I have different alert tones for many different chats, including individual family members, the collective family chat, the close friends chat and the sports team chat. I have conditioned myself to respond to each chat accordingly and if the tone is not a customised one, I will very often ignore it (for self-care/don’t care reasons).

I discussed this with my friend and she said she does the same thing too, surely we cannot be the only ones?

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Pictured: My friends and I set customised message tones for different contacts and conversations on WhatsApp. 

A Google search in answer to that question, however, was not particularly fruitful. The “smart” search engine at first thought I was asking how to assign personalised tones, then showed responses on how miscommunication happens over messages.

I concluded that I have either stumbled across some pioneering insight into modern human behaviour (are you listening Nobel judge’s panel?), or we are all so accustomed to these conditioned responses that we don’t consider them to be an interesting talking point.

I also raised the question in my office, although the response was unanimous that none of the three men in the room had ever set a personalised alert tone, which was not particularly helpful. It should be noted that the only people I’ve spoken to about this who have assigned tones to different contacts/conversations are women, an entirely different issue to explore perhaps.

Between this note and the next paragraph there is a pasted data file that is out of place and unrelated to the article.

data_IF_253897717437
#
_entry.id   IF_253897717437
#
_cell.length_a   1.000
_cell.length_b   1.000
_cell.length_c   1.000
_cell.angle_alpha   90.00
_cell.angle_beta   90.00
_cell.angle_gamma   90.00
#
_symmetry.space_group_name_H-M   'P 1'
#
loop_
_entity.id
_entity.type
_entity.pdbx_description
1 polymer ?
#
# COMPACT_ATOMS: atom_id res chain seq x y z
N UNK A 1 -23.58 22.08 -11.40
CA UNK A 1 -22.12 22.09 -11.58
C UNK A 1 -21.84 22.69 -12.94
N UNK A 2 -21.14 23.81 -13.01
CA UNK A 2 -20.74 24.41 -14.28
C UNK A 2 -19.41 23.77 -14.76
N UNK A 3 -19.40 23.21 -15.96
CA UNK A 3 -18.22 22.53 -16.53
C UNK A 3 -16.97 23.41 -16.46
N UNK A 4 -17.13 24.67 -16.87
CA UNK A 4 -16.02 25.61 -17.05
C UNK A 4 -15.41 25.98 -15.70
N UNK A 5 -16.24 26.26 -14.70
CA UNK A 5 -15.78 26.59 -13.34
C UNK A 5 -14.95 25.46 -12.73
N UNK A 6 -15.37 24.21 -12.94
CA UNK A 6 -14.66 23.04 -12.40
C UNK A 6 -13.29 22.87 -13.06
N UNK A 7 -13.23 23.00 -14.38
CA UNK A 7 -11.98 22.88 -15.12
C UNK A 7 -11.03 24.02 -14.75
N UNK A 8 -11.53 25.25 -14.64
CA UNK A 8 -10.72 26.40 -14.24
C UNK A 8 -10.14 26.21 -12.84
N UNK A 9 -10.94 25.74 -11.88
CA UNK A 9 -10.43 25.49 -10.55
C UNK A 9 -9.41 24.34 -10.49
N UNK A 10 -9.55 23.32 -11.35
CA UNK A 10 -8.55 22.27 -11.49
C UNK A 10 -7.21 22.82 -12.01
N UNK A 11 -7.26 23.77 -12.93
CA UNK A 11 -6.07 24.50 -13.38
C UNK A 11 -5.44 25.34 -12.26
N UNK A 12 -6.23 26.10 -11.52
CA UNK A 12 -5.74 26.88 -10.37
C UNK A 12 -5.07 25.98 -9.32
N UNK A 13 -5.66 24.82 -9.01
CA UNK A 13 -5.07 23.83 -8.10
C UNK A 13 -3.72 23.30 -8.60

Now that I’m aware of the issue, or at least of my own hypothesis, it would be prudent of me to reset all my chats to a standardised tone to rid myself of the potential psychological damage that will be inflicted on my future self.

Although, as I debate the pros and cons, and my phone alerts me that the very friend who brought this issue to my attention has just messaged me, I know that I’m not going to change.

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Pictured: Pavlov was awarded The Nobel Prize in Physiology for Medicine in 1904.

I am part of the generation that has been both blessed and cursed in the ability to find the answer to (almost) anything immediately, a generation that doesn’t even need to wait for weekly episodes of our favourite show to be released because Netflix allows us to binge an entire season at once, and where companies now base their marketing on the fact that, if something takes more than three seconds to load, we will lose interest.

Mystery is no longer exciting, patience no longer a virtue. I don’t want to hear my phone go off and have to open my messages to see who is trying to contact me, I want to hear a tone that gives me that information immediately.

For those of you, men or women, who have assigned tones to particular conversations, I would urge you to undertake your own research. Do you have differing emotional responses to each sound, or are my friends and I simply emotionally unstable?